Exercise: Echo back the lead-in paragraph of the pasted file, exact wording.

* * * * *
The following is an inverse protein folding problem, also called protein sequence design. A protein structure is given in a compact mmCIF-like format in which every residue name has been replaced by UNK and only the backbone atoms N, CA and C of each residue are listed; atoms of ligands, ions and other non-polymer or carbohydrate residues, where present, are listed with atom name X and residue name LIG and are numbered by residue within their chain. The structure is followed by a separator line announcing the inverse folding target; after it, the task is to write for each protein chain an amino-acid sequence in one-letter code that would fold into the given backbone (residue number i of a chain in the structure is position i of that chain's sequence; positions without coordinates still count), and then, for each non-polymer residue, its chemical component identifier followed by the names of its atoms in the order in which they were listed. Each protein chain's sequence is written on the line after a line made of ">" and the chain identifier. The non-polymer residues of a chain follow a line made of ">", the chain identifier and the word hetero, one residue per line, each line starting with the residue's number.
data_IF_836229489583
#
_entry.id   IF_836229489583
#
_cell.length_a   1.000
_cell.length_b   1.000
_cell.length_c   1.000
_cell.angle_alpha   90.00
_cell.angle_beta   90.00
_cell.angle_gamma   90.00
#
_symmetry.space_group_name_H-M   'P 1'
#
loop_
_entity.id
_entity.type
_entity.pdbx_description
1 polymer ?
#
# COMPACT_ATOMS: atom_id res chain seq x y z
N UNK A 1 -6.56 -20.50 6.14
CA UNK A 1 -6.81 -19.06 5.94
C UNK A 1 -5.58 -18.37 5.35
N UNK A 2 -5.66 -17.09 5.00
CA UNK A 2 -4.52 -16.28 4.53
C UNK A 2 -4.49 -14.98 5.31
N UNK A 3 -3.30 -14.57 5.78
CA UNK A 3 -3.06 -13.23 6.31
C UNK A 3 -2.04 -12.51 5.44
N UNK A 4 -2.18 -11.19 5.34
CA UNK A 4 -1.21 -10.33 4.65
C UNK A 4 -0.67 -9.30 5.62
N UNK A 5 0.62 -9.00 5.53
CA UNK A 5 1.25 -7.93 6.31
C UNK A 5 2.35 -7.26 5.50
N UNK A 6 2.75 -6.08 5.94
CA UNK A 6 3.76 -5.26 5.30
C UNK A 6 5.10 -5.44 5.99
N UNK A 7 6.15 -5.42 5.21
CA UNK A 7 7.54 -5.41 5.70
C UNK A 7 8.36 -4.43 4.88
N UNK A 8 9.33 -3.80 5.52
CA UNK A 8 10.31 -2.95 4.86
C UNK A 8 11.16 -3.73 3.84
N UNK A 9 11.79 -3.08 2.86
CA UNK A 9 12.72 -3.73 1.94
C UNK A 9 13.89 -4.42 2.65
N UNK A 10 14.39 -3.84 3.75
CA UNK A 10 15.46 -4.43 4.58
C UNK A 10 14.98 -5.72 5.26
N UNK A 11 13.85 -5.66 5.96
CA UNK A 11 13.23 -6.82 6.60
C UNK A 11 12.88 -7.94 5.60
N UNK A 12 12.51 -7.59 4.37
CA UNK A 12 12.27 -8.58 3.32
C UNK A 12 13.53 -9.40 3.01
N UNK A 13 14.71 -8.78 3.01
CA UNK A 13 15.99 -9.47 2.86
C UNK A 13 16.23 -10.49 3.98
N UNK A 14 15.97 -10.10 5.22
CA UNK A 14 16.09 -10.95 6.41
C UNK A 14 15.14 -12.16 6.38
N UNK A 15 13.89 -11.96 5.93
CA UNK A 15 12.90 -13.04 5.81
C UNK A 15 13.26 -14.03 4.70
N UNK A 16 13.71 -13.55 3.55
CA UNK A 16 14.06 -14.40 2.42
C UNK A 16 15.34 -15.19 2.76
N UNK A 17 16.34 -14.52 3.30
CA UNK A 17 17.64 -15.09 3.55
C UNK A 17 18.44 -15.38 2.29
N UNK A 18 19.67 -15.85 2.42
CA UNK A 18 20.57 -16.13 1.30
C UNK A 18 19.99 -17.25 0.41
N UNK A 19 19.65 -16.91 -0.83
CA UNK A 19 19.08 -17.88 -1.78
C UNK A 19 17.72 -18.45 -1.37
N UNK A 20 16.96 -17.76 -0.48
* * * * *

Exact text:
The following is an inverse protein folding problem, also called protein sequence design. A protein structure is given in a compact mmCIF-like format in which every residue name has been replaced by UNK and only the backbone atoms N, CA and C of each residue are listed; atoms of ligands, ions and other non-polymer or carbohydrate residues, where present, are listed with atom name X and residue name LIG and are numbered by residue within their chain. The structure is followed by a separator line announcing the inverse folding target; after it, the task is to write for each protein chain an amino-acid sequence in one-letter code that would fold into the given backbone (residue number i of a chain in the structure is position i of that chain's sequence; positions without coordinates still count), and then, for each non-polymer residue, its chemical component identifier followed by the names of its atoms in the order in which they were listed. Each protein chain's sequence is written on the line after a line made of ">" and the chain identifier. The non-polymer residues of a chain follow a line made of ">", the chain identifier and the word hetero, one residue per line, each line starting with the residue's number.